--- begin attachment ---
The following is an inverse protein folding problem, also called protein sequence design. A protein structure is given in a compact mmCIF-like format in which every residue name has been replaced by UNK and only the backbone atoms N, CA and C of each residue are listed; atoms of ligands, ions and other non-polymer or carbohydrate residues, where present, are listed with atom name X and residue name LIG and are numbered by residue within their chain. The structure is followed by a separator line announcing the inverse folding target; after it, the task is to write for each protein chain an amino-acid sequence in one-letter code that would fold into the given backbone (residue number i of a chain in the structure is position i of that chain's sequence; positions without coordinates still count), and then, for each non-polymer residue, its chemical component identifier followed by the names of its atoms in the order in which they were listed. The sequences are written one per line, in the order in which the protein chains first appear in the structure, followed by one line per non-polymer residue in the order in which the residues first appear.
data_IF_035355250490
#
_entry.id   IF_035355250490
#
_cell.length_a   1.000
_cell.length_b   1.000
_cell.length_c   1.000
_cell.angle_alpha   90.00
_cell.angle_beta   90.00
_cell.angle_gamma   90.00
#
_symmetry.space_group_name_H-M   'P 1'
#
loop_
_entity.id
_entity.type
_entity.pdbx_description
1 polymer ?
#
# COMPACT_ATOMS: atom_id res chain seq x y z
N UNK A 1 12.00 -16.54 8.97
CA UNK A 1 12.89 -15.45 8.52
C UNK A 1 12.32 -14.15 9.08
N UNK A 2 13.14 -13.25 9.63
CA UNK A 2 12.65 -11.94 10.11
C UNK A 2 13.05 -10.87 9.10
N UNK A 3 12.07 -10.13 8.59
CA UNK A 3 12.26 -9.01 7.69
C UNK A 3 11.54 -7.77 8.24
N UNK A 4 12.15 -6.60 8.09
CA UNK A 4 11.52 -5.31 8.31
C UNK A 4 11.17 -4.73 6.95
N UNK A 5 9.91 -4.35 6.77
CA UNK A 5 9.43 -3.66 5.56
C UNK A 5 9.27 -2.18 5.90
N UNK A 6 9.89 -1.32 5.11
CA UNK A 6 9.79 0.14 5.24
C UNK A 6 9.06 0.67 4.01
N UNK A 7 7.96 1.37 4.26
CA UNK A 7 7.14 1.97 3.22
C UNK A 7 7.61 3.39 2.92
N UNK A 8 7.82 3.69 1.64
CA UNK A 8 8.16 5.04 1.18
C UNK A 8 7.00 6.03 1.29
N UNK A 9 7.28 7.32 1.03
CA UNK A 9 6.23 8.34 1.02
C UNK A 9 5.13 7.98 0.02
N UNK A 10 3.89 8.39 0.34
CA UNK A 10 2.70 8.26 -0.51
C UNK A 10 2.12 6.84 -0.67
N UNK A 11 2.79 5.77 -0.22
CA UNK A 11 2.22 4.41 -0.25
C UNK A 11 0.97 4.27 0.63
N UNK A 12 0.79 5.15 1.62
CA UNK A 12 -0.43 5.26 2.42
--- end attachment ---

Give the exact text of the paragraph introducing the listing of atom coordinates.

The following is an inverse protein folding problem, also called protein sequence design. A protein structure is given in a compact mmCIF-like format in which every residue name has been replaced by UNK and only the backbone atoms N, CA and C of each residue are listed; atoms of ligands, ions and other non-polymer or carbohydrate residues, where present, are listed with atom name X and residue name LIG and are numbered by residue within their chain. The structure is followed by a separator line announcing the inverse folding target; after it, the task is to write for each protein chain an amino-acid sequence in one-letter code that would fold into the given backbone (residue number i of a chain in the structure is position i of that chain's sequence; positions without coordinates still count), and then, for each non-polymer residue, its chemical component identifier followed by the names of its atoms in the order in which they were listed. The sequences are written one per line, in the order in which the protein chains first appear in the structure, followed by one line per non-polymer residue in the order in which the residues first appear.